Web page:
If Thursday night’s Field of Dreams encore in Dyersville, Iowa, turns out to be the last played at the iconic movie site, Major League Baseball will have wasted a golden opportunity to highlight its most prized asset: its natural bond. with families.

The game, first played last August, saw its second iteration when the Chicago Cubs defeated the Cincinnati Reds by a score of 4-2. But the idea that there might not be a third iteration of Field of Dreams is more than plausible. Construction at the site will prevent a 2023 version of the game, and MLB officials have not committed to returning to corn in 2024 or anytime beyond.

Leaving Dyersville and the Field of Dreams would be a major tactical mistake for MLB

The event provides an annual opportunity to remind fans — and especially the more casual — why the 1980s film resonated with so many.

This reason? He used baseball to encapsulate the core American virtues of family ties that resonate both powerfully and naturally in society at large.

Baseball is unique in its position to highlight this encapsulation. “Hey daddy, do you want to get a hold,” isn’t just a movie line. Rather, it’s the kind of real-world backyard activity that has bonded American parents and their children for more than a century, and does so in a way that no other sport can replicate.

Football may have long surpassed baseball in popularity in this country, and other sports may be up to the task. But none of them have even a vestige of the natural parent-child bond that has always moved audiences to literal tears like Field of Dreams does.

None allows a parent and their son or daughter to engage in a simple activity in the same way as the parent did with their parent, a physical continuum that in some cases goes back four or five generations.

In that sense, the Dyersville gaming site used by the Cubs and Reds on Thursday is nothing short of a manifestation of America’s backyard. Whether it’s a childhood swing, a place where the family dog ​​used to run, or a 40-foot strip of grass for a game of catch, Americans are warmly feeling what’s going on. in their backyard. The Field of Dreams game addresses those feelings in a way that’s only good for baseball.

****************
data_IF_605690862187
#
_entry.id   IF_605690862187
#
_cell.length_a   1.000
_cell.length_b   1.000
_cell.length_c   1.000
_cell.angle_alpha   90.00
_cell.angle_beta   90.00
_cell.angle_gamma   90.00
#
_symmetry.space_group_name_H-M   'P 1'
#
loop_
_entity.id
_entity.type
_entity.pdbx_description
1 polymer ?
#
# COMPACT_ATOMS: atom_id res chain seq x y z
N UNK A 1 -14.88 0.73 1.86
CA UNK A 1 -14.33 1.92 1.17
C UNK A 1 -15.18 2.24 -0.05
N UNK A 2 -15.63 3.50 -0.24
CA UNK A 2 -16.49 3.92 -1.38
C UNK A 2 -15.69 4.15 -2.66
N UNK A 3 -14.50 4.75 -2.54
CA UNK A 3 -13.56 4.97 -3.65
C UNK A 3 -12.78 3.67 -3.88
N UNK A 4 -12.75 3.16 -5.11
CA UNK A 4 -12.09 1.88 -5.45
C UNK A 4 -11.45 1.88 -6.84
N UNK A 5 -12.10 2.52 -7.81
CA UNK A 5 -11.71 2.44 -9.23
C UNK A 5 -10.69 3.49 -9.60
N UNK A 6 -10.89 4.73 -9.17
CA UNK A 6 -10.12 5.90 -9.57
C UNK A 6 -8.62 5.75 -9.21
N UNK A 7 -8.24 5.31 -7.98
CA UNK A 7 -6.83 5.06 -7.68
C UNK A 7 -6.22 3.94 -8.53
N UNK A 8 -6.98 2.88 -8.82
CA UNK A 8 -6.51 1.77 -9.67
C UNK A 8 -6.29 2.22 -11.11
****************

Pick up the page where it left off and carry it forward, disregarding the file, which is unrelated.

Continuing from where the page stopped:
There are apparently discussions in administrative circles about other similar activities going forward. The Cubs and Cardinals are already set to play a game in London next summer, though that game is much more about expanding baseball’s current tiny reach in Europe than advancing its connections here.

There is also at least some discussion – maybe serious, maybe not – of playing games at other historic sites… maybe a former Negro Leagues pitch or one of the pitches used in the shooting of “A League of Their Own”. This last idea would be an attempt to replay this film’s narrative about the history of the All American Girls Professional Baseball League in World War II.

Both are good ideas and they should be pursued…but not at the expense of the Field of Dreams game.

Baseball plays a six-month season. At the rate of less than one of these “jewel” games per month, that’s long enough to encompass both these worthy ideas – and others – and continue to commit to Dyersville.

Emotionally, baseball’s singular strength has always been its innate ability to touch upon core American values, the most essential of which is the bond of family. These ties are certainly weaker today than they have been in the past; in fact, their decline roughly parallels the decades-long decline of the nation’s obsession with baseball.

This may or may not be a coincidence.

But that very fact is precisely why MLB should prioritize continuing to emphasize its unique ability to personify that family bond. The Field of Dreams game is a unique and singularly powerful tool to do this. Letting such a demonstrated opportunity fade into obscurity would be a major tactical mistake on the part of the game’s rulers.

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